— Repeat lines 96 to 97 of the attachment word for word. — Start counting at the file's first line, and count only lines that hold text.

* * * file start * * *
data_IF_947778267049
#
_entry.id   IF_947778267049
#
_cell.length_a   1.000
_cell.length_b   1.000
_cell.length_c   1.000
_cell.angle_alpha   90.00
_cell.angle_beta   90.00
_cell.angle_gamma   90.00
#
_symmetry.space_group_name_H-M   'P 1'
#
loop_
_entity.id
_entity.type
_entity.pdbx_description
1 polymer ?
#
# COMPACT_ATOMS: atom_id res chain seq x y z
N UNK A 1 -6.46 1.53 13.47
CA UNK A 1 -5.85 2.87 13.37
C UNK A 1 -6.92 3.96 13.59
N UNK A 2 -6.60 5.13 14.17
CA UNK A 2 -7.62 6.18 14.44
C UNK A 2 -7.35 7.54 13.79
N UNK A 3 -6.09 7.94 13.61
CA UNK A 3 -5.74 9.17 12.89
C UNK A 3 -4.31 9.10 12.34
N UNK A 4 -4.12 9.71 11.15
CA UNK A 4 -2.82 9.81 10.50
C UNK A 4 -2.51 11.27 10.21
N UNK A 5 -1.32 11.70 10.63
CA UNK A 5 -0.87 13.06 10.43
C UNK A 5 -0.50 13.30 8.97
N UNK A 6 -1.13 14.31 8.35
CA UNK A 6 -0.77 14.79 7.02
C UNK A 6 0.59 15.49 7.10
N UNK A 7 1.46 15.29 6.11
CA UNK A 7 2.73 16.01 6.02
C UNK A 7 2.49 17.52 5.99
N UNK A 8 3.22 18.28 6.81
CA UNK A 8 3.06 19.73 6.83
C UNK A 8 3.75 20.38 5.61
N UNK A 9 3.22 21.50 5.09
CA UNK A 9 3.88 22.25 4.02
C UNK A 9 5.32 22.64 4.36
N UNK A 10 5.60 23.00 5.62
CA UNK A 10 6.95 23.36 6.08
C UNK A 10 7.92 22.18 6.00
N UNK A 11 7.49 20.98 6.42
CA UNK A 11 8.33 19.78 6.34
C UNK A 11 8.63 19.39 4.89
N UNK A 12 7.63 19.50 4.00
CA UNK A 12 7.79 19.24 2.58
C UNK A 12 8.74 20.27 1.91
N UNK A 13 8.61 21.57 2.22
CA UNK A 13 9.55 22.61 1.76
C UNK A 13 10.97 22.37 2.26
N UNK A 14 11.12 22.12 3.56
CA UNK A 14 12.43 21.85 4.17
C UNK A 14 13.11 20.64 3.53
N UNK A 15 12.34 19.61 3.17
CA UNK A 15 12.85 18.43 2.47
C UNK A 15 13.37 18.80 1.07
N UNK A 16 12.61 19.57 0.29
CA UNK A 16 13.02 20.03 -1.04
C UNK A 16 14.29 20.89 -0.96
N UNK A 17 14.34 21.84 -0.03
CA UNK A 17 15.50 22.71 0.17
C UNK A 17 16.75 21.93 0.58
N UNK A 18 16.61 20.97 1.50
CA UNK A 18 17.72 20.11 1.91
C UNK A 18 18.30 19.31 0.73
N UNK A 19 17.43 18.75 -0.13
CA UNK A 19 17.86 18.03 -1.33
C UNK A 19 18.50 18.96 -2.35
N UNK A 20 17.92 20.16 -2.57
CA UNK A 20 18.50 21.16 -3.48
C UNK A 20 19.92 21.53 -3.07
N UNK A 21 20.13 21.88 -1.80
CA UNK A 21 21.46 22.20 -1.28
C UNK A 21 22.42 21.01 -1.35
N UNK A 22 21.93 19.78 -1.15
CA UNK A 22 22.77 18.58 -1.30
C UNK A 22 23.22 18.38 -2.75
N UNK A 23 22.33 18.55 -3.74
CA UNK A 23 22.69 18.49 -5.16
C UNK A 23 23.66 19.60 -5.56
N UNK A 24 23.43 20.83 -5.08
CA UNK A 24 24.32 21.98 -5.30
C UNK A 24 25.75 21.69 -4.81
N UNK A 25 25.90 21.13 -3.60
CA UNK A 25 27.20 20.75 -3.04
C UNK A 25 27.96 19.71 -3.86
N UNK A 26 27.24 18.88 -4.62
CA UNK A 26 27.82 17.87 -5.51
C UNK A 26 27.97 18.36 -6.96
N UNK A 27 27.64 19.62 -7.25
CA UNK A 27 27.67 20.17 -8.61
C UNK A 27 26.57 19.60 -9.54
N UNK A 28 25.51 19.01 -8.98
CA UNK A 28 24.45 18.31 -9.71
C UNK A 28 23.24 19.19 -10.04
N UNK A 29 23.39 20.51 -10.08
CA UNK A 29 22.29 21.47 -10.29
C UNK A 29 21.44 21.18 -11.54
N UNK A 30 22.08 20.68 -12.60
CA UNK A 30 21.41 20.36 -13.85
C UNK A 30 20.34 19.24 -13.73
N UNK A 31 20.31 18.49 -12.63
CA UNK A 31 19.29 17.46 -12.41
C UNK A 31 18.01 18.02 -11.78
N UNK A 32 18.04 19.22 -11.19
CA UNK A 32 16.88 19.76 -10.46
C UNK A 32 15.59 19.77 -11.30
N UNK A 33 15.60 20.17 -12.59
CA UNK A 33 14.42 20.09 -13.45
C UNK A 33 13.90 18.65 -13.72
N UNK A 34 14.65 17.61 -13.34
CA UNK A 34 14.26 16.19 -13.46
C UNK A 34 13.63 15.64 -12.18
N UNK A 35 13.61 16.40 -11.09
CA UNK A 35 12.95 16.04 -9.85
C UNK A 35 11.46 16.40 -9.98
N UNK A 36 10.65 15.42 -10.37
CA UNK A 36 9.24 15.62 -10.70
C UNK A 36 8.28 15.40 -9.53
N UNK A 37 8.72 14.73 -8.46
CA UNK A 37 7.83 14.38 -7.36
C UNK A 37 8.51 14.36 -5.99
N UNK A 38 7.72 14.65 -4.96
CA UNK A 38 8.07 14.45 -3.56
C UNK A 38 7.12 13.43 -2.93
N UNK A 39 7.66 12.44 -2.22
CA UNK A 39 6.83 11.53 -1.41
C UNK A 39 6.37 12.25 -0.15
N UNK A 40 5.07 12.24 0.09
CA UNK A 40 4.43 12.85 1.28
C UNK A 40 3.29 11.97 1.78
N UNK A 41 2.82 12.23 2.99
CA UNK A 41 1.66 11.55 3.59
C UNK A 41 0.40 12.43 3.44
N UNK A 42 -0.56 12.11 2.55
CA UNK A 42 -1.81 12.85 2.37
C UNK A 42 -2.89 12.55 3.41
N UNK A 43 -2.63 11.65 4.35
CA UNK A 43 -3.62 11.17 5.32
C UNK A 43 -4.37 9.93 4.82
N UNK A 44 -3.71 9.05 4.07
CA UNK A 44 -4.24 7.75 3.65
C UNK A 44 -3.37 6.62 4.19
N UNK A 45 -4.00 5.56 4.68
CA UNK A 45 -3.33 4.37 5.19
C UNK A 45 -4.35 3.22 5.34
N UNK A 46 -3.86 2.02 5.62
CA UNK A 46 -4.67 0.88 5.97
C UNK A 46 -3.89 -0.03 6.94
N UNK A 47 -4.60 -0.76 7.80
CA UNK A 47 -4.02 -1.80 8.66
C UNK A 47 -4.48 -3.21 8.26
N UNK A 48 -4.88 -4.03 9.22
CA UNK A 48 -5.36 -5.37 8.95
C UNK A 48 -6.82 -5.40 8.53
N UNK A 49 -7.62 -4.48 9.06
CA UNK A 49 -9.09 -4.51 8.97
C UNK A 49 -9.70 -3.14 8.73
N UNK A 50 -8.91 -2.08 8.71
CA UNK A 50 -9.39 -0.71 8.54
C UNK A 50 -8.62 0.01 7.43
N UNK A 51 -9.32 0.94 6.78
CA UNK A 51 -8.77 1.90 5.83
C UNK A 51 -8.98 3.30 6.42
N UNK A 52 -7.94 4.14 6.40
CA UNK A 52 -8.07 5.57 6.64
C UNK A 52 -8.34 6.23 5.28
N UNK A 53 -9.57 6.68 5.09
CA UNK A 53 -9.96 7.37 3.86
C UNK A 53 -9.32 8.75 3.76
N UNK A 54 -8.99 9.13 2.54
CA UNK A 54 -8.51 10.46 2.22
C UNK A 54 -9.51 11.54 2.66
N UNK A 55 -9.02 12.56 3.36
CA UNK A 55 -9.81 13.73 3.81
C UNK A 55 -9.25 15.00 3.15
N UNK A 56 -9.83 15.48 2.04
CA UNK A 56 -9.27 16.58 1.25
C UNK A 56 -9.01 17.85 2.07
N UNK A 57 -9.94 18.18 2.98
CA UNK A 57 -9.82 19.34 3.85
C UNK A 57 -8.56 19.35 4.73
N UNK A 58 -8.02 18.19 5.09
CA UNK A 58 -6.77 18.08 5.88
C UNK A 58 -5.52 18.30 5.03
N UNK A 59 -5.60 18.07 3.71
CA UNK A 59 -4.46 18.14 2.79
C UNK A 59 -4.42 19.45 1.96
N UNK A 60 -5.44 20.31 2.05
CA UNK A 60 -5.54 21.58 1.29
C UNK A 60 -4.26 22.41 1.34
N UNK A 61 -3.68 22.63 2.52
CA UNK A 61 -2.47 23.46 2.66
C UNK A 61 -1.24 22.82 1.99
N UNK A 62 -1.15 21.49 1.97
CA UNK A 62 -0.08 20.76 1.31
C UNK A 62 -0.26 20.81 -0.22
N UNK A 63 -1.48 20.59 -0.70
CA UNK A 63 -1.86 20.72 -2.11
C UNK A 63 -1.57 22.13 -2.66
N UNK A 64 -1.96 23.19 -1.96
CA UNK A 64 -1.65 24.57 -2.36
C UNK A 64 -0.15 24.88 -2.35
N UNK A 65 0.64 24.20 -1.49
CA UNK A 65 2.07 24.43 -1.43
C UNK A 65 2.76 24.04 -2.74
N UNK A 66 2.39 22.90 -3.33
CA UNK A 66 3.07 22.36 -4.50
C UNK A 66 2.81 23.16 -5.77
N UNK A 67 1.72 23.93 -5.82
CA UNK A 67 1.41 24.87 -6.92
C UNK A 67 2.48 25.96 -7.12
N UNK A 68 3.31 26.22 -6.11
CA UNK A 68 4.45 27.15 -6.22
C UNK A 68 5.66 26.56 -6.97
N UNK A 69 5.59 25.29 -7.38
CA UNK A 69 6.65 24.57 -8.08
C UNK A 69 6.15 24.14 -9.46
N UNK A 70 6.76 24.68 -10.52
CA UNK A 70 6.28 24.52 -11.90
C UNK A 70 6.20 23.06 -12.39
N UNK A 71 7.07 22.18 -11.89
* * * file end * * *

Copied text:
N UNK A 26 27.24 18.88 -4.62
CA UNK A 26 27.82 17.87 -5.51